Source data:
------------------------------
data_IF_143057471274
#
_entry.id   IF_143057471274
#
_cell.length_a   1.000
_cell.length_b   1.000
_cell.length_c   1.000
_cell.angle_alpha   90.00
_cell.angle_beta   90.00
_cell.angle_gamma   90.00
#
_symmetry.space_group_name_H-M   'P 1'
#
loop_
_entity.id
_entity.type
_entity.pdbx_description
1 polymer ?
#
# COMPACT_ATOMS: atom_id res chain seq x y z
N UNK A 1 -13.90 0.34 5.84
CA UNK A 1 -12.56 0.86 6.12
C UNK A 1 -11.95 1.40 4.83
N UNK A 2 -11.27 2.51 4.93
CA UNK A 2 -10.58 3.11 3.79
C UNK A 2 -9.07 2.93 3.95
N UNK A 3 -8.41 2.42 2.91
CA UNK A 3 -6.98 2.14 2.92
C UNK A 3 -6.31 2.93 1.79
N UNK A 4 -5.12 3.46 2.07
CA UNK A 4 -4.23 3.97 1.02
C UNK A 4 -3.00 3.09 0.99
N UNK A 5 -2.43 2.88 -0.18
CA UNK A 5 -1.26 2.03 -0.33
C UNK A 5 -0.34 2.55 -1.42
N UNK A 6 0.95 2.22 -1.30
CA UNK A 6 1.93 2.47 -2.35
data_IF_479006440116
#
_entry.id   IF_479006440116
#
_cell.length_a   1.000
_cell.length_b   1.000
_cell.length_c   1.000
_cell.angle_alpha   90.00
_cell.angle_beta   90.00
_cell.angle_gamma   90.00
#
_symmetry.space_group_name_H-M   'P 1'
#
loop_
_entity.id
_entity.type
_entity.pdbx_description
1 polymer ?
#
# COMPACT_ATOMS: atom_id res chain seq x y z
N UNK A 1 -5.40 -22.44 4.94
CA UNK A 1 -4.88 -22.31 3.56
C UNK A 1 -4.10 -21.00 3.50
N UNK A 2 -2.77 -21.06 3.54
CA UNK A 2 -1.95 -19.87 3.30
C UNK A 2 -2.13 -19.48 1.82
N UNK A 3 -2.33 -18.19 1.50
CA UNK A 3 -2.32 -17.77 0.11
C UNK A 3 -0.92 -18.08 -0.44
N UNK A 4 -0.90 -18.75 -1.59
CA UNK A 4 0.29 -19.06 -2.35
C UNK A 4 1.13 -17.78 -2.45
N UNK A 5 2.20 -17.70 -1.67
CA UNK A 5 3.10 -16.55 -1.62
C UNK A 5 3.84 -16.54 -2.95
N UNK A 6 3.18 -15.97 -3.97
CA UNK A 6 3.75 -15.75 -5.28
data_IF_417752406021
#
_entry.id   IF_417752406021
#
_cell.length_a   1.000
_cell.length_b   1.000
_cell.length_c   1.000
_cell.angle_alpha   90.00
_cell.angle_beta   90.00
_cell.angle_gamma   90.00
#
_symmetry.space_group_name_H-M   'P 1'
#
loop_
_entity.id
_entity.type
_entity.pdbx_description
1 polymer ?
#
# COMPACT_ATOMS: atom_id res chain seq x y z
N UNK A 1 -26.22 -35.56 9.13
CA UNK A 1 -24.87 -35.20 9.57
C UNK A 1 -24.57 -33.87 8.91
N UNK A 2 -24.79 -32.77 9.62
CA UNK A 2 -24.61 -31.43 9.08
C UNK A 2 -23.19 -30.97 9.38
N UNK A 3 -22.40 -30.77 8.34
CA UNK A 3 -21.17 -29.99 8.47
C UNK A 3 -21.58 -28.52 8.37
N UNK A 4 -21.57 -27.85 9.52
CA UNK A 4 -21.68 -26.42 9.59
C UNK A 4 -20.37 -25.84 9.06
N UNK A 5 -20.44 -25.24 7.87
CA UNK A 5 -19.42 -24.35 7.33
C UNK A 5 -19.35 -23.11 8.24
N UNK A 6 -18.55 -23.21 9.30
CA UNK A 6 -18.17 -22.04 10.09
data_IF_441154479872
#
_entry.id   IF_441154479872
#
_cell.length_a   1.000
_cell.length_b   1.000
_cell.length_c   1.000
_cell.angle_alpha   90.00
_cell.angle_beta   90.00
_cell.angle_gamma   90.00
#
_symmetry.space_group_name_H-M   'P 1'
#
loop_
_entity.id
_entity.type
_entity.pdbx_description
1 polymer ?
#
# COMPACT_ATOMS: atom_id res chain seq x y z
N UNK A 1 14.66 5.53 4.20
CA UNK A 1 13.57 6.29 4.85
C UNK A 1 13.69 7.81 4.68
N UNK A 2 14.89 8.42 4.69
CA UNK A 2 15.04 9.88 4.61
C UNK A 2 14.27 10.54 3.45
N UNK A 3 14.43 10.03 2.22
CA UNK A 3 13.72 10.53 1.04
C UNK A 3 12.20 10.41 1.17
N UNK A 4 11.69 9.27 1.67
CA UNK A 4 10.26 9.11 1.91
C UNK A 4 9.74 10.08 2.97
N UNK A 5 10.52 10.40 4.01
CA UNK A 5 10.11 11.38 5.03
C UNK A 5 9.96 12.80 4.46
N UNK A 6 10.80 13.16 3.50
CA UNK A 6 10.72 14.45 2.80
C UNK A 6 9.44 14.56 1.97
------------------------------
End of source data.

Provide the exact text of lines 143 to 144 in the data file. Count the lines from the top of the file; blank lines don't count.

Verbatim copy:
C UNK A 4 9.74 10.08 2.97
N UNK A 5 10.52 10.40 4.01